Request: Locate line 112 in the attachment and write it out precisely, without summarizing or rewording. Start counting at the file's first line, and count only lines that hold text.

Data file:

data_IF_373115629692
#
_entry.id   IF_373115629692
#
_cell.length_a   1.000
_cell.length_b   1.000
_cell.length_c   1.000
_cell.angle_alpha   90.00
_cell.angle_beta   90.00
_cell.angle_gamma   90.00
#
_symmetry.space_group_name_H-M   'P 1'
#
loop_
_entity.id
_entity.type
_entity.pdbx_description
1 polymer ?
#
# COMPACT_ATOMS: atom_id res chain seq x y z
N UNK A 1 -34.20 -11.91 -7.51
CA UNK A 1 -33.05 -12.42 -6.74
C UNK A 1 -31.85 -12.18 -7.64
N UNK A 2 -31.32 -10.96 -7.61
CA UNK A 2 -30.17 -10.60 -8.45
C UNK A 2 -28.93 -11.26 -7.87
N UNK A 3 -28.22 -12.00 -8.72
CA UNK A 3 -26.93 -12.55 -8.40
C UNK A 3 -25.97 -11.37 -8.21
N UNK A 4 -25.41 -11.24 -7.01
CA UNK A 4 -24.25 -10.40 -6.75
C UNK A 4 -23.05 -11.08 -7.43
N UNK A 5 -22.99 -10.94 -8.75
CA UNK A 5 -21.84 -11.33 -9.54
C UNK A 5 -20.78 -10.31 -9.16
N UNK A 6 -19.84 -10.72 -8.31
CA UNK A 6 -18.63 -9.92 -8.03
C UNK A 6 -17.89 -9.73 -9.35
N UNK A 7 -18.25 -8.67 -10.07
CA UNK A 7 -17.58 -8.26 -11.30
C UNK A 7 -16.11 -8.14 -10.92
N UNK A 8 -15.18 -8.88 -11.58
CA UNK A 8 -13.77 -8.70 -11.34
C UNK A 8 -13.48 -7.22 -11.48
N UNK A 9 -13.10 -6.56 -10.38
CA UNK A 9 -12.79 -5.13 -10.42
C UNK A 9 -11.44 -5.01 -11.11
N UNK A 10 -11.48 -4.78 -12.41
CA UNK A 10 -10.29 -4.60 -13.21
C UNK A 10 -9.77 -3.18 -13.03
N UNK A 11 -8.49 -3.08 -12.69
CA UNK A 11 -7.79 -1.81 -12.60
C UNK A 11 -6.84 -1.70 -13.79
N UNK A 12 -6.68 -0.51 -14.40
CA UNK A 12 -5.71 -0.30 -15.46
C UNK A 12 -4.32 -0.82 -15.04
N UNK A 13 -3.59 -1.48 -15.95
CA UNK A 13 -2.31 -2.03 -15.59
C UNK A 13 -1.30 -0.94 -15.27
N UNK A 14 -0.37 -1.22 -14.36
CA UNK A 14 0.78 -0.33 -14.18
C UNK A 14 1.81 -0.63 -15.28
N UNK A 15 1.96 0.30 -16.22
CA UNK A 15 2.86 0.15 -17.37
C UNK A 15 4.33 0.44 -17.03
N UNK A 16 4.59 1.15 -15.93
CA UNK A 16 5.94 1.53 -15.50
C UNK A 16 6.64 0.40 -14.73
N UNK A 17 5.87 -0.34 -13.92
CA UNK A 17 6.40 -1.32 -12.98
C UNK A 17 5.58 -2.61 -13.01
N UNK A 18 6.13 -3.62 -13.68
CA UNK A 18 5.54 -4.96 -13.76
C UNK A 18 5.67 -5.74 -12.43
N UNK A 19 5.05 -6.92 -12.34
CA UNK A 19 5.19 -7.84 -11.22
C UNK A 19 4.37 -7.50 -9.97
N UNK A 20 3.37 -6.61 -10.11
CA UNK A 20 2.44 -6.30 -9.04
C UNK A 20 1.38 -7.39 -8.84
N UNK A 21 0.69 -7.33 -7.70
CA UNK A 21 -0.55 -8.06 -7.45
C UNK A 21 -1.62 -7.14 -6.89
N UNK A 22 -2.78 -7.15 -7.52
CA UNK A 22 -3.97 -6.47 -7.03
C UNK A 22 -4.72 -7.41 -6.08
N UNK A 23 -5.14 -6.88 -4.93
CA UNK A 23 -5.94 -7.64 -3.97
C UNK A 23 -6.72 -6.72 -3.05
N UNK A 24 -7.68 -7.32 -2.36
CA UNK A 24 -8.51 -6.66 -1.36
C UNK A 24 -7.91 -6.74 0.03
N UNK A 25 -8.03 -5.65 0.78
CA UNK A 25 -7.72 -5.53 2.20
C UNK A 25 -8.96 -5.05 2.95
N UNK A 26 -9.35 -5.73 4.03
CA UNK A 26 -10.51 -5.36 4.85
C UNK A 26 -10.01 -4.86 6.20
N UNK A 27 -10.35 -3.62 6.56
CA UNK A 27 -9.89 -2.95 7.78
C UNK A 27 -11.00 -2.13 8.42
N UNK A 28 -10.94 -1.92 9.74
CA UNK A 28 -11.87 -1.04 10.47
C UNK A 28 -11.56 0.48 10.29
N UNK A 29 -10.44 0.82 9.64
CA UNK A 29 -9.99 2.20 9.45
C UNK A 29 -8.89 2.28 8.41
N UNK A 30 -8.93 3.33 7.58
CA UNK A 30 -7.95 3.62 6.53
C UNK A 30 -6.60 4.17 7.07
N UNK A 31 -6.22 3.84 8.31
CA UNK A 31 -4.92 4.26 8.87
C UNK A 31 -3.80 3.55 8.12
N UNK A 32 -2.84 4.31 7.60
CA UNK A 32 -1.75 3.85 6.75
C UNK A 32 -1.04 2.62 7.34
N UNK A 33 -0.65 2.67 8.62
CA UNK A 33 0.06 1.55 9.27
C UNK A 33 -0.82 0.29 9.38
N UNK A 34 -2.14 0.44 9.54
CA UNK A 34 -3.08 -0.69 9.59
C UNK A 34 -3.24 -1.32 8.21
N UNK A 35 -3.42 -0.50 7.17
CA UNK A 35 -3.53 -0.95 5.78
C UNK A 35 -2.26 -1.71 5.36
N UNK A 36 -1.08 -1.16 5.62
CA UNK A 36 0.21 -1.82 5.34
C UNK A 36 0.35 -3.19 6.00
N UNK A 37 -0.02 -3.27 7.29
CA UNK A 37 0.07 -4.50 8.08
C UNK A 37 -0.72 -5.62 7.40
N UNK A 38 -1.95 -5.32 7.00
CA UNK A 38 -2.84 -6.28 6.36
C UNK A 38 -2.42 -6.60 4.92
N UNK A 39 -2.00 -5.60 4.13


CA UNK A 31 -4.92 4.26 8.87